City Park in New Orleans is, to my mind, about as close to paradise as you can get on Earth. Fifty percent bigger than New York’s Central Park (suck it, NYC), it is a sprawling oasis full of live oaks and canopies of moss. You can find almost anything somewhere in its 1300 acres: bike trails, mini golf, a roller coaster, swan boats, actual swans, a botanical garden, a sculpture garden, an art museum, tennis courts, soccer fields, an antique carousel, a kids’ park that recreates various fairy tales, a ferris wheel, a dog park, a little train that goes round, and hot beignets morning, noon, and night. The park is full of people enjoying themselves, playing frisbee, having picnics, or doing outdoor yoga, or attending the “annual fish rodeo, barbecue contest, symphony concert, and music festival.” It is apparently home to “the largest stand of mature live oak trees in the world.”
I try to bike up to City Park at least once a week, because I find that I cannot be unhappy while I am there. It is a place of pure tranquility and joy. Even though I’ve been there hundreds of times, it was only on my most recent visit that I noticed some words carved into one of the main roads: “BUILT BY WORKS PROGRESS ADMINISTRATION, 1937-1939.”
Indeed, when you start to look closely at City Park, the signature of the Roosevelt administrations is everywhere:
In fact, much of the infrastructure that makes City Park such an extraordinary public place was built in the 1930s by the WPA, including bridges and roads but also sculptures and gardens. The WPA transformed the park from what it was:
When the WPA … came to the park it became a different place—workers restored, renovated, improved, and added new buildings, bridges, and roads. Most of the existing brick buildings and art deco sculpture, reliefs, and flourishes on buildings, bridges, and fountains was done by WPA artists and workers who also added new gates, lagoons, benches, shelters, an administration building, 8 roads, 8 bridges, baseball fields, golf clubhouse additions and new courses, a driving range, a caddy house, stadiums for football and baseball, athletic fields, and tennis courts with lights for night-play. Renovations, repairs, and improvements were made to Roosevelt Mall, the Rose Garden, the Casino, the Irby Pool, the Peristyle, and sculptures throughout the park. Popp Fountain was completed, 3 bridges rebuilt, City Park Avenue widened, Navarre Road paved, Lelong Avenue repaved, and Anseman Avenue landscaped. The swampy northern extension was drained and the Couturie Forest established. The lagoons were converted into a stream system with new drainage.
Those of us who enjoy City Park today, then, have the New Deal to thank for transforming the place. The WPA’s approach was not just to make the park functional, but to make it a work of true art, with bas-relief sculptures and Art Deco flourishes adorning pieces of functional infrastructure.
Of course, the WPA operated all across the country, and these kinds of transformations took place in many American cities during the brief period of the agency’s existence. You can see many of them on the Living New Deal map. The WPA contributed such iconic places as Los Angeles’ Griffith Observatory and San Antonio’s River Walk. (Also some less-popular places like a set of bizarre-looking giant dinosaur sculptures in Rapid City, South Dakota and the plaza where JFK was shot.) As KCET Los Angeles notes in a wonderful article on the New Deal legacy in Los Angeles,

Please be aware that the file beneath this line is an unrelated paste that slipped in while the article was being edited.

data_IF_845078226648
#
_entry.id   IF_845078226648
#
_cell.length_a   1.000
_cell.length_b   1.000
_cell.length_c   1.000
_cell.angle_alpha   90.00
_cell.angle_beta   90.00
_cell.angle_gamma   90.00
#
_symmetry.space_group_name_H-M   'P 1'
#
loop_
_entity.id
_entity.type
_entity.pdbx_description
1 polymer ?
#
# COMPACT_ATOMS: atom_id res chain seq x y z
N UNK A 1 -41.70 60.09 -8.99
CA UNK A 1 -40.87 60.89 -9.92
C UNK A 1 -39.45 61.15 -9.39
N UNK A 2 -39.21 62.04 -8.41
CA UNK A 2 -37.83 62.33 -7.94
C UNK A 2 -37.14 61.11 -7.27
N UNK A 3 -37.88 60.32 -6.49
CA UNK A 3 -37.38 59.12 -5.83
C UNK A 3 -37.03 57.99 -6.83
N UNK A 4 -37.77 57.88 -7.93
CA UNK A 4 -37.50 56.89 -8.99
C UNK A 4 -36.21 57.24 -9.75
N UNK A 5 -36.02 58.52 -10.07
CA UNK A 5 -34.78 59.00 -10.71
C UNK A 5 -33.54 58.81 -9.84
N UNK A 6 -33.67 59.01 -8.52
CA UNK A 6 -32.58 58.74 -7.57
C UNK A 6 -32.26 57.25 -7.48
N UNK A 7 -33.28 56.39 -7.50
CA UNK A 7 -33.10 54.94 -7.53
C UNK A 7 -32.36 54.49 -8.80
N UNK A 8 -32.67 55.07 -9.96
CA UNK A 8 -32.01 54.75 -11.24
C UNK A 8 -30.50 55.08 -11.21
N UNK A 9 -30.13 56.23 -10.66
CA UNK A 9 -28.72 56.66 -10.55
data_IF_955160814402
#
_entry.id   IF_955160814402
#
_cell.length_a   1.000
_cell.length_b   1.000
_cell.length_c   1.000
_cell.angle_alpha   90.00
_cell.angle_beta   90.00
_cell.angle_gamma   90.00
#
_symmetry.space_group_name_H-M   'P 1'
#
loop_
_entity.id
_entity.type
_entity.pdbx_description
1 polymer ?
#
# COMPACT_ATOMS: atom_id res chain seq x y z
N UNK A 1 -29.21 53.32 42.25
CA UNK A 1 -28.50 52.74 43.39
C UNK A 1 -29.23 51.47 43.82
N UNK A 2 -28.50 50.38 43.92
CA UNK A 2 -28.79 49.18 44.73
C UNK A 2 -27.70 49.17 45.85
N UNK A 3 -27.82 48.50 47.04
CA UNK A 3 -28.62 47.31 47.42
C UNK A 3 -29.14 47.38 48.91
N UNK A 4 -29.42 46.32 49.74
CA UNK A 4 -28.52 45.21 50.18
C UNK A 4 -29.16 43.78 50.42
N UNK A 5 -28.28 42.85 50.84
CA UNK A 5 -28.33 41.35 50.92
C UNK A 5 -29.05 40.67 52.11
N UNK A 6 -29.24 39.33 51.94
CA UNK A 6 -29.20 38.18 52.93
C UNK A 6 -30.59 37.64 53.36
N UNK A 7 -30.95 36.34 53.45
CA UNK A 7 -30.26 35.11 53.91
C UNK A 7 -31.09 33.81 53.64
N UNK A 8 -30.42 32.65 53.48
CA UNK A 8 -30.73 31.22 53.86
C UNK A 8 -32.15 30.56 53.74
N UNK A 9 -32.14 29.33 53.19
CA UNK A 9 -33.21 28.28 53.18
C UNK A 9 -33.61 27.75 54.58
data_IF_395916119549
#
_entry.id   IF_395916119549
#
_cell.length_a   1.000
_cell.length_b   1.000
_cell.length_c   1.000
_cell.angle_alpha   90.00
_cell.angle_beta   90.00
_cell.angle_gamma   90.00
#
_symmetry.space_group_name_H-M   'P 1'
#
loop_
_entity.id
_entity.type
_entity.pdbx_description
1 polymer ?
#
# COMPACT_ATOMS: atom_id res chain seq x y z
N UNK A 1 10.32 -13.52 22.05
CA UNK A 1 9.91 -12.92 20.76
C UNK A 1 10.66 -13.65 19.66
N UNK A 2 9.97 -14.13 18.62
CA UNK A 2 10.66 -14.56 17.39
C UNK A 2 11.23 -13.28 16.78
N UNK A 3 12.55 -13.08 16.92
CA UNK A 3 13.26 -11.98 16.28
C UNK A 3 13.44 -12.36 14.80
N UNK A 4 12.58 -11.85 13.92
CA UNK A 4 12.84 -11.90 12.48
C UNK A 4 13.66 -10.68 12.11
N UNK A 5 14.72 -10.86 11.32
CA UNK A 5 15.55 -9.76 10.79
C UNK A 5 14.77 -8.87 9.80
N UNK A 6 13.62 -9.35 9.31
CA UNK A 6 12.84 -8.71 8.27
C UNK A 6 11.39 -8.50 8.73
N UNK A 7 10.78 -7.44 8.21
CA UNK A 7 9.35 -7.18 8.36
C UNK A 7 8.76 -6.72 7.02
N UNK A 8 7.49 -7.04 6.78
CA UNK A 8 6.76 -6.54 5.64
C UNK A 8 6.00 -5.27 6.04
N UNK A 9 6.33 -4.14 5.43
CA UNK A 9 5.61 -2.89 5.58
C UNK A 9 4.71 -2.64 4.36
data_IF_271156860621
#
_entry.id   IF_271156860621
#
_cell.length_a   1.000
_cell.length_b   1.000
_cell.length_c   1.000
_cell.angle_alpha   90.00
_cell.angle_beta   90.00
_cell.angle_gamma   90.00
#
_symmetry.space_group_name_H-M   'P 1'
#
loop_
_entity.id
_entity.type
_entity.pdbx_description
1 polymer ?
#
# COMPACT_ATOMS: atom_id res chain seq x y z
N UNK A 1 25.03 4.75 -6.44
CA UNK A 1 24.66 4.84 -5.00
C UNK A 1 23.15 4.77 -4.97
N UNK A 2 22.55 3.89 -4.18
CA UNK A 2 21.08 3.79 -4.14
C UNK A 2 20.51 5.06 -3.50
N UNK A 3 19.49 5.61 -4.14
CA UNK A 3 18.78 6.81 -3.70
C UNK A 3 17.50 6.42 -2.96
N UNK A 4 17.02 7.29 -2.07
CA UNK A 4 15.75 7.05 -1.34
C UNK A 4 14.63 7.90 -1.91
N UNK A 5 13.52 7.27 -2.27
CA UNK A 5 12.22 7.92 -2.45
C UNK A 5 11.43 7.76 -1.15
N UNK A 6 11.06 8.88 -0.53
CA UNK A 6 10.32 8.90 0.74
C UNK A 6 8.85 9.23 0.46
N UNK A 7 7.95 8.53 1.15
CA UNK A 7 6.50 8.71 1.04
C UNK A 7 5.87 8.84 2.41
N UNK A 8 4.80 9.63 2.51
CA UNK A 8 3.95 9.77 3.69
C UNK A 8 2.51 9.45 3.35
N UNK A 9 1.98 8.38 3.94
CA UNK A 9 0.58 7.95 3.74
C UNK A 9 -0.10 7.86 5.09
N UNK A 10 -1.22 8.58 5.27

“Invisibly, to this day, New Deal handiwork affects the lives of every American. … Every time you drive across Los Angeles, or fly in or out of it, or even flush a toilet in it, you can thank FDR, [Harry] Hopkins and the WPA. If you or your family have ever frequented a park here, attended public school here, or if your grandparents survived the Depression here, you owe the WPA big-time.”
The WPA spent billions annually, over 6 percent of the country’s entire GDP, and ended up building or improving a staggering 600,000 miles of roads, 100,000 bridges, 8,000 parks, nearly 20,000 miles of water mains, nearly 25,000 miles of sidewalks, as well as thousands of playgrounds, airport buildings, schools, and hospitals, as well as public “luxuries” like murals, sculptures, and public pools. WPA architecture, as Joseph Maresca shows in WPA Buildings: Architecture and Art of the New Deal, was both forward-looking and beautiful, and projected a sense of confidence in what the government could do for people. It sent a message that it was worth having faith in civic life and that the people could accomplish great things together.
The WPA’s employment of artists, writers, musicians, and performers has become legendary, and it is thanks to the WPA that we have the most comprehensive available oral history interviews with formerly enslaved people. The WPA’s comprehensive travel guides were called by John Steinbeck the “most comprehensive account of the United States” ever produced. (The WPA also had one of the best records on racial inclusivity of the New Deal programs, though it was still imperfect.) The art programs of the New Deal fostered a new kind of cultural democracy.
One thing the KCET article on New Deal Los Angeles notes is that while many WPA projects are what we would today call “infrastructure,” Franklin Roosevelt and WPA head Harry Hopkins would not have used this term. They called what the WPA produced “public works.” The terminological distinction is important, because the term “public works,” as Wikipedia notes “does not necessarily carry an economic component.” In other words, infrastructure implies a model whereby the government is producing the foundation on which the economy can function. It’s roads and bridges and sewer lines, and the government builds them in order to help the economy function. Public works are a broader category, as can be seen from this diagram of WPA works: